7.3.4 Media manager

Use of the incremental-forever strategy can considerably reduce the time taken by the backup in comparison to the full backup. The disadvantage of this is that over time the backed up files can become distributed over numerous tapes. This is critical for the restoring of large file systems because tape mounts cost time. This is where the media manager comes into play. It can ensure that only files from a single computer are located on one tape. This reduces the number of tape mounts involved in a restore process, which means that the data can be restored more quickly.

A further important function of the media manager is so-called tape reclamation. As a result of the incremental-forever strategy, more and more data that is no longer needed is located on the backup tapes. If, for example, a file is deleted or changed very frequently over time, earlier versions of the file can be deleted from the backup medium. The gaps on the tapes that thus become free cannot be directly overwritten using current techniques. In tape reclamation, the media manager copies the remaining data that is still required from several tapes, of which only a certain percentage is used, onto a common new tape. The tapes that have thus become free are then added to the pool of unused tapes.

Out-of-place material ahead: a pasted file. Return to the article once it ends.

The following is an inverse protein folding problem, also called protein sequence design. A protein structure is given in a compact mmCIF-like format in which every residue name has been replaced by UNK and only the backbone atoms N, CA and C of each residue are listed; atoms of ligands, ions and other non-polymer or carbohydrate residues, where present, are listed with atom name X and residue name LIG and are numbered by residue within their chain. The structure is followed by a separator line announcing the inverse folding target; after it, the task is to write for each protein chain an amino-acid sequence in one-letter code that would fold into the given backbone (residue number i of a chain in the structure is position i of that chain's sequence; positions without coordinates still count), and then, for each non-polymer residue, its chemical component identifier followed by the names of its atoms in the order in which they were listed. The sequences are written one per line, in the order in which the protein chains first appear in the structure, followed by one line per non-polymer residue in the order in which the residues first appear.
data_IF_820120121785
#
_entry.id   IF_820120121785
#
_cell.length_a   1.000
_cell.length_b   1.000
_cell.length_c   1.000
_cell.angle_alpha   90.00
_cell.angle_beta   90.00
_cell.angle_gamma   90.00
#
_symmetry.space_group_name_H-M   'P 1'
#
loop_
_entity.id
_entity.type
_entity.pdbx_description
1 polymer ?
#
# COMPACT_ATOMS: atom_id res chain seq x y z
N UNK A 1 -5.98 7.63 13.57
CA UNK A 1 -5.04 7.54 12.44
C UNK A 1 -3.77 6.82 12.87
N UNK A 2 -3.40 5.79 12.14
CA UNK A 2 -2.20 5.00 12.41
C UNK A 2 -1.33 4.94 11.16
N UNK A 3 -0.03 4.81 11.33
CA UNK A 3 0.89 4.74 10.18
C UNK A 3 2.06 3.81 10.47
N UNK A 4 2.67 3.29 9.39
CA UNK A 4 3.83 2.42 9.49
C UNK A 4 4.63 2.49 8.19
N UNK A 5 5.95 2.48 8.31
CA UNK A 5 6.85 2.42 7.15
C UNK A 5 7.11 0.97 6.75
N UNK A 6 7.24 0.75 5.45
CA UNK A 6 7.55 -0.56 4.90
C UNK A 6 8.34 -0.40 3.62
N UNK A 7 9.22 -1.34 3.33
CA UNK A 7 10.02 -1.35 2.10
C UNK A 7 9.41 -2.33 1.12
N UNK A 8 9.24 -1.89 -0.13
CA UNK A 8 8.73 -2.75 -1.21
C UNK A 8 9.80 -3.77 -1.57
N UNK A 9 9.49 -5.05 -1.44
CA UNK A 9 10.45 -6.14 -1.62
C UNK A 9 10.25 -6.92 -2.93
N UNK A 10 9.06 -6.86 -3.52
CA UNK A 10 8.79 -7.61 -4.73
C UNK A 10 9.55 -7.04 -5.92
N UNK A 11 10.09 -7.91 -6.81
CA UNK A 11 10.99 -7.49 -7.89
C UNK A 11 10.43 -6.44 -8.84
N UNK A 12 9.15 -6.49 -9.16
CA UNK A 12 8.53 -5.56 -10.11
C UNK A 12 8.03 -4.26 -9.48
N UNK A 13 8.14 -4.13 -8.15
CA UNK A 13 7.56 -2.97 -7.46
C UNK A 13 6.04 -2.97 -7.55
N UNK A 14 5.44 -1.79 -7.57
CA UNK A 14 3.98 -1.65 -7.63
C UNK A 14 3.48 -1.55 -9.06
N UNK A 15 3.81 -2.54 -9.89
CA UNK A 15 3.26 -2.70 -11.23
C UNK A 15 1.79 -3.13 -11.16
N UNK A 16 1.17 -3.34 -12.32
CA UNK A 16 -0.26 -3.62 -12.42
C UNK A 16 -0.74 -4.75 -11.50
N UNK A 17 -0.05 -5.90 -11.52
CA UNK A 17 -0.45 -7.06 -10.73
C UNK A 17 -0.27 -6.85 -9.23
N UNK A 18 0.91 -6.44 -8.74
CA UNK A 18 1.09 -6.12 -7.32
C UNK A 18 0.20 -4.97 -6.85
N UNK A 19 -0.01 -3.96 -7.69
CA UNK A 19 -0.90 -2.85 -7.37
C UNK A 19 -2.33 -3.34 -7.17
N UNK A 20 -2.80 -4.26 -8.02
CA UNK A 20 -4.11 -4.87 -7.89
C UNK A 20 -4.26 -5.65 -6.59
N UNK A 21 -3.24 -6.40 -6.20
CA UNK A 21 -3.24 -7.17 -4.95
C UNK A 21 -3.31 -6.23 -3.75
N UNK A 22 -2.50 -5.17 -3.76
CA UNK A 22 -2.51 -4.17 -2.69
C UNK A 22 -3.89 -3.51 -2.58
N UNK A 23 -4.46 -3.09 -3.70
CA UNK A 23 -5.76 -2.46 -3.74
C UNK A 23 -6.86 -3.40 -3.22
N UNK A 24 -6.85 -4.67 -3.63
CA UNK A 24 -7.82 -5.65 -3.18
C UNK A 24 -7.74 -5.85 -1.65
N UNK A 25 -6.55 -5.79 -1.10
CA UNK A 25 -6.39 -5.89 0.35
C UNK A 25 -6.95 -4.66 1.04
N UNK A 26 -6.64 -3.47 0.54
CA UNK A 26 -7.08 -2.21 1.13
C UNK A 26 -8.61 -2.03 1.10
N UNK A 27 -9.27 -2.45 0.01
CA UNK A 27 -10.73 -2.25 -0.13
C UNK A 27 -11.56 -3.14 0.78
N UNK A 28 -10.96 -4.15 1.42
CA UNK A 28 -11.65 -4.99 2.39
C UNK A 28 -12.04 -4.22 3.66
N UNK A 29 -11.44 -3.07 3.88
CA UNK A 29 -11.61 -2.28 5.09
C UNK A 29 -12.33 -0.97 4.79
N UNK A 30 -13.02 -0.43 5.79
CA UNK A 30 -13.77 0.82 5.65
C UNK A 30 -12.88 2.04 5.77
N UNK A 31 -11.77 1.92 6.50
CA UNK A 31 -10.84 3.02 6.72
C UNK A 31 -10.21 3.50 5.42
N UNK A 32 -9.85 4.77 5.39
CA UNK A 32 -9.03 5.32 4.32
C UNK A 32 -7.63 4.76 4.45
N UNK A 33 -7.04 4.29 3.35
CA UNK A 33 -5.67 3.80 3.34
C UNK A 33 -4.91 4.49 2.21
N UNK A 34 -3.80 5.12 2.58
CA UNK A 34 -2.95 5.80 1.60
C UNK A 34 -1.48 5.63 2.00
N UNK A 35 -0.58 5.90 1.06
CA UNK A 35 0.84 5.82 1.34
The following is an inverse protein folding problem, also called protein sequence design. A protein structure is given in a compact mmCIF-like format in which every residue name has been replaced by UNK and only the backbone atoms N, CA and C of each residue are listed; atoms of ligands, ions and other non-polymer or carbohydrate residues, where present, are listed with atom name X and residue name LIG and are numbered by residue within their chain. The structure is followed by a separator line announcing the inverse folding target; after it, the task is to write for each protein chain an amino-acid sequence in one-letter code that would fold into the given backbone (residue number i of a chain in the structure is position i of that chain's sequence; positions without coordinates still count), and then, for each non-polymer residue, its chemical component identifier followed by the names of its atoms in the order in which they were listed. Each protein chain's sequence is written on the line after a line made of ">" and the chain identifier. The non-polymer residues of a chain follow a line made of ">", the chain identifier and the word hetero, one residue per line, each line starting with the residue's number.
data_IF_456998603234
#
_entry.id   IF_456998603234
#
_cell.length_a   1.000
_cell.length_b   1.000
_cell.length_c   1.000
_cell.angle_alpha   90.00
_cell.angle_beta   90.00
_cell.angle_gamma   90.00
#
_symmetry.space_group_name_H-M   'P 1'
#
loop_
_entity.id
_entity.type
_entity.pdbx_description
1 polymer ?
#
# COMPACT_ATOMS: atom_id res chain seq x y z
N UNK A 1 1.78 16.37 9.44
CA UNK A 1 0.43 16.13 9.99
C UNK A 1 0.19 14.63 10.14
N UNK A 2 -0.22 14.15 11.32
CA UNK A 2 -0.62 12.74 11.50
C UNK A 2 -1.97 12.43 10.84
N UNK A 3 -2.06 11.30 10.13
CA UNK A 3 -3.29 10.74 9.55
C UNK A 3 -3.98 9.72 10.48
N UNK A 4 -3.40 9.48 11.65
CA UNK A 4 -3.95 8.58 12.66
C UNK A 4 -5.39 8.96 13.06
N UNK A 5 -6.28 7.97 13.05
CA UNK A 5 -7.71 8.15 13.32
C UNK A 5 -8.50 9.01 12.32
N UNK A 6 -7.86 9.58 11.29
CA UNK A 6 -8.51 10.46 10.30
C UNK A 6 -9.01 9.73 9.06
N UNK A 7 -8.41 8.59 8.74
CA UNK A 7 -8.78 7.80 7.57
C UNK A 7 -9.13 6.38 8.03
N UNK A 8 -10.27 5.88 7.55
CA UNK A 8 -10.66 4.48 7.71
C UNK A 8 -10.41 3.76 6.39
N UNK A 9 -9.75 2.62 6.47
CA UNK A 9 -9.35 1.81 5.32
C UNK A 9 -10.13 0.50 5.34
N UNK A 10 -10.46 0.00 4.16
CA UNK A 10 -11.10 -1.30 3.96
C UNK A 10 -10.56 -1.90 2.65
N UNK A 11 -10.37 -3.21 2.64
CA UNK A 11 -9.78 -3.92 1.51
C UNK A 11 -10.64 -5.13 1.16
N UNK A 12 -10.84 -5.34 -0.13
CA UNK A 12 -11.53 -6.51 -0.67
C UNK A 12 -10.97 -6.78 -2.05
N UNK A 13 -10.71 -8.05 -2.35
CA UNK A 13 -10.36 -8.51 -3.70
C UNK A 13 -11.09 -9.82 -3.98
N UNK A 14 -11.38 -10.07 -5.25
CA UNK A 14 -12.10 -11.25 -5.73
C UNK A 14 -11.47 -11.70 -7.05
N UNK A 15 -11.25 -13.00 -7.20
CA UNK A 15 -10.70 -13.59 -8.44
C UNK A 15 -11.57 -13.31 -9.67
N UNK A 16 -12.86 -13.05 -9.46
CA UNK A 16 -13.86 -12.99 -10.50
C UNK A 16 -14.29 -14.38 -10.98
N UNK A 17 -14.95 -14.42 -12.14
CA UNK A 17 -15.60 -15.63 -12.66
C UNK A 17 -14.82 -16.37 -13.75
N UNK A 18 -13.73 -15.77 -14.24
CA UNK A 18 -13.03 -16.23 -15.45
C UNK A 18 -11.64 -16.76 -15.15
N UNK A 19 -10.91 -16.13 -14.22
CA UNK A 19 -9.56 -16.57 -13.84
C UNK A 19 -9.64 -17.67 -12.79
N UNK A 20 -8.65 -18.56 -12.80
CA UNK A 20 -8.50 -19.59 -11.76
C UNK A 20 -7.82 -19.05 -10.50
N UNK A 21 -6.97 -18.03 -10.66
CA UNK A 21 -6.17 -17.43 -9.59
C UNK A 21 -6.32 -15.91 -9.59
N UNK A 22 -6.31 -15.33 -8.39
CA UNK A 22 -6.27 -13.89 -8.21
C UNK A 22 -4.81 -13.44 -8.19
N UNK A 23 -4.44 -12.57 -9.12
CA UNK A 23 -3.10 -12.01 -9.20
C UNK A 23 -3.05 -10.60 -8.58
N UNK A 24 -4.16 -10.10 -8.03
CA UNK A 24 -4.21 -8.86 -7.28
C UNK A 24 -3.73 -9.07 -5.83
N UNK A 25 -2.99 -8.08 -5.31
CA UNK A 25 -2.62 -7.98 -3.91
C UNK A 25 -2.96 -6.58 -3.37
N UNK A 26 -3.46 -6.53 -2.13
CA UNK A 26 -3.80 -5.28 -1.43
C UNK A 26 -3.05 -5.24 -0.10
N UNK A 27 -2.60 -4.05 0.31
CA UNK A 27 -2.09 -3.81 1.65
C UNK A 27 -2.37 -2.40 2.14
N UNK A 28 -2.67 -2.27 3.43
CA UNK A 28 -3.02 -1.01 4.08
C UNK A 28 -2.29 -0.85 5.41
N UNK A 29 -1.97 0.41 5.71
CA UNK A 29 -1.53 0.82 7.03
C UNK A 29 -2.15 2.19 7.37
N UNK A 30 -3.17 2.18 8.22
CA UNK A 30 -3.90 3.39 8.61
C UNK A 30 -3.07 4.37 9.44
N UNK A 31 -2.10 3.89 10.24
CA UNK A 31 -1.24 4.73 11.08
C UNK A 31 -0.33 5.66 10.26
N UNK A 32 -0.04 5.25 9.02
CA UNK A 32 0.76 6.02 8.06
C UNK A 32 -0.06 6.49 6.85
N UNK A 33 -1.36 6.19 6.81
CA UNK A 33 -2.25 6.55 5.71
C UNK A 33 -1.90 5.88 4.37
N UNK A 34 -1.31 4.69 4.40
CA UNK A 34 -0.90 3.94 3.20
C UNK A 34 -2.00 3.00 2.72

There is one further technical limitation in the handling of tapes: current tape drives can only write data to the tapes at a certain speed. If the data is transferred to the tape drive too slowly this interrupts the write process, the tape rewinds a little and restarts the write process. The repeated rewinding of the tapes costs performance and causes unnecessary wear to the tapes so they have to be discarded more quickly. It is therefore better to send the data to the tape drive quickly enough so that it can write the data onto the tape in one go (streaming).

The problem with this is that in network backup the backup clients send the data to be backed up via the LAN to the backup server, which forwards the data to the tape drive. On the way from backup client via the LAN to the backup server there are repeated fluctuations in the transmission rate, which means that the streaming of tape drives is repeatedly interrupted. Although it is possible for individual clients to achieve streaming by additional measures (such as the installation of a separate LAN between backup client and backup server) (Section 7.7), these measures are expensive and technically not scalable at will, so they cannot be realized economically for all clients.